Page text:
You have heard about Neverwinter Nights, but did you know it's roots lie in the early nineties, in the old D&D Gold Box videogames? That's the forgotten source of modern online RPGs, the first game to go beyond the MUD style and lay the foundations for a new genre.
Of course, being as it was a server-based game, it had to be hosted somewhere. The company in charge of it was AOL, which explains why we, Europeans, haven't heard much about the game, as AOL not only was a USA company, but this kind of service was limited to their own clients. To play you had to be American, pay their fees and then you could try the game, as long as you accepted an extra use cost, which wasn't one of those monthly flat-rate payments, but an actual by-the-hour fee. You wanted to play for the duration of said hour? Then you had to pay six dollars.
So the game had a limited audience, high costs and slow connections, yet that didn't stop people a bit. For six years the growth was constant, at first the capacity of each server was fifty players maximum, but during the final years this limit had increased by tenfold to shelter the thousands of players who would come to Neverwinter.
Take this into context, because those numbers are huge. Not only we are talking about a game created on 1991, but also one which, at it's bare bone, is just a Gold Box game and works exactly like any game using this engine. Just check the client, which lets you explore the town, fight random monsters or visit shops.
Even without a server it works exactly the same as, for example Pool of Radiance, just lacking any kind of objective. All you have is a lot of places to explore, even including fully built dungeons with their own wandering monsters, but in the end it's the same thing you could get on your computer any day, at any moment. Just without any plot moving the game.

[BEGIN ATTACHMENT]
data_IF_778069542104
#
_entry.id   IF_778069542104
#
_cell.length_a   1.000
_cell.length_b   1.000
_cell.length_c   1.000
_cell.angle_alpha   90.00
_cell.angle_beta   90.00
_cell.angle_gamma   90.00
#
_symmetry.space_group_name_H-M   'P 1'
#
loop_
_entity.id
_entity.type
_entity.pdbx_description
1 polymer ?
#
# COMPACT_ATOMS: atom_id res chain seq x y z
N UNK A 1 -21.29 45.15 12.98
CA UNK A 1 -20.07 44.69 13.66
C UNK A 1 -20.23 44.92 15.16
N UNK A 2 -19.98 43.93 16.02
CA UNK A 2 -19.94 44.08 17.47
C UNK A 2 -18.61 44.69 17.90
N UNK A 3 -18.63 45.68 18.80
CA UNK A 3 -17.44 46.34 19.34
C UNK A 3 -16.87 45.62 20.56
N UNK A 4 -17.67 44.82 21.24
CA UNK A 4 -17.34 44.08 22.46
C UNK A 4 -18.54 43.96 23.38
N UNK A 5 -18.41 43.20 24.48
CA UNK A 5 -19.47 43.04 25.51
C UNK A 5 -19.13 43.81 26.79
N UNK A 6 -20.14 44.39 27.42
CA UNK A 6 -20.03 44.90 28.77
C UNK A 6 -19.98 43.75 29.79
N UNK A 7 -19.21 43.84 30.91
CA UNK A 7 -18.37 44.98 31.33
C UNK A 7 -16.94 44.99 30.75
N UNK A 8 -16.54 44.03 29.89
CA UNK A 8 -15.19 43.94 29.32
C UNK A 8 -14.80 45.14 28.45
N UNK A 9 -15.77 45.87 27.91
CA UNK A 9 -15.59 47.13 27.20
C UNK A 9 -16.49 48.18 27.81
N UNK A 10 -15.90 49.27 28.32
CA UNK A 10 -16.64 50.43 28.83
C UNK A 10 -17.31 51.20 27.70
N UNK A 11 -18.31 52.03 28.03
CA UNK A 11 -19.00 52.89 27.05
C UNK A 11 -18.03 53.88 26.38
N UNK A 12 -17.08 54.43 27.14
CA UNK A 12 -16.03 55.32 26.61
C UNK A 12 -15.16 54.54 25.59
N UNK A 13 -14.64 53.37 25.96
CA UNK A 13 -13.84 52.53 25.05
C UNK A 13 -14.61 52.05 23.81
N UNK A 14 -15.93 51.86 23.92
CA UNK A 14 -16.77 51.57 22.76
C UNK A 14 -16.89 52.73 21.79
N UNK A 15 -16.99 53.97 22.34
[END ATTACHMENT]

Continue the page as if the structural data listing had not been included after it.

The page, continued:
Was this what people wanted? Or maybe it just was the only alternative to MUDs? It is true that Neverwinter Nights died the same year Ultima Online appeared, offering better graphics, a nice interface, a lot more of interaction and customization going beyond the character icon configuration tools.
But I suspect that what people actually did love is what the Neverwinter client is missing: people. The guilds and PVP, and of course the guild battles, is still nowadays the one thing which gives fame to the game. It is said they were really balanced, much more than the game may show just by fighting monsters. But sadly, as said, there are no players on this game, as the servers died long ago, and any revival attempt is also long forgotten.
No doubt the idea was good, taking a well tried formula and mixing it with players, which would take the place of the AIs. In the end, it's an enhanced MUD, but Gold Box games are not good for innovating, as much as they are for taking what works and refining it, and the same way the single player games are still influential nowadays, the online one has left a long standing mark on this kind of games.
It's sad that after AOL closed the gates to the world only the memories survived, I wonder how this would be as an actual game, instead of the half-working museum piece it has become.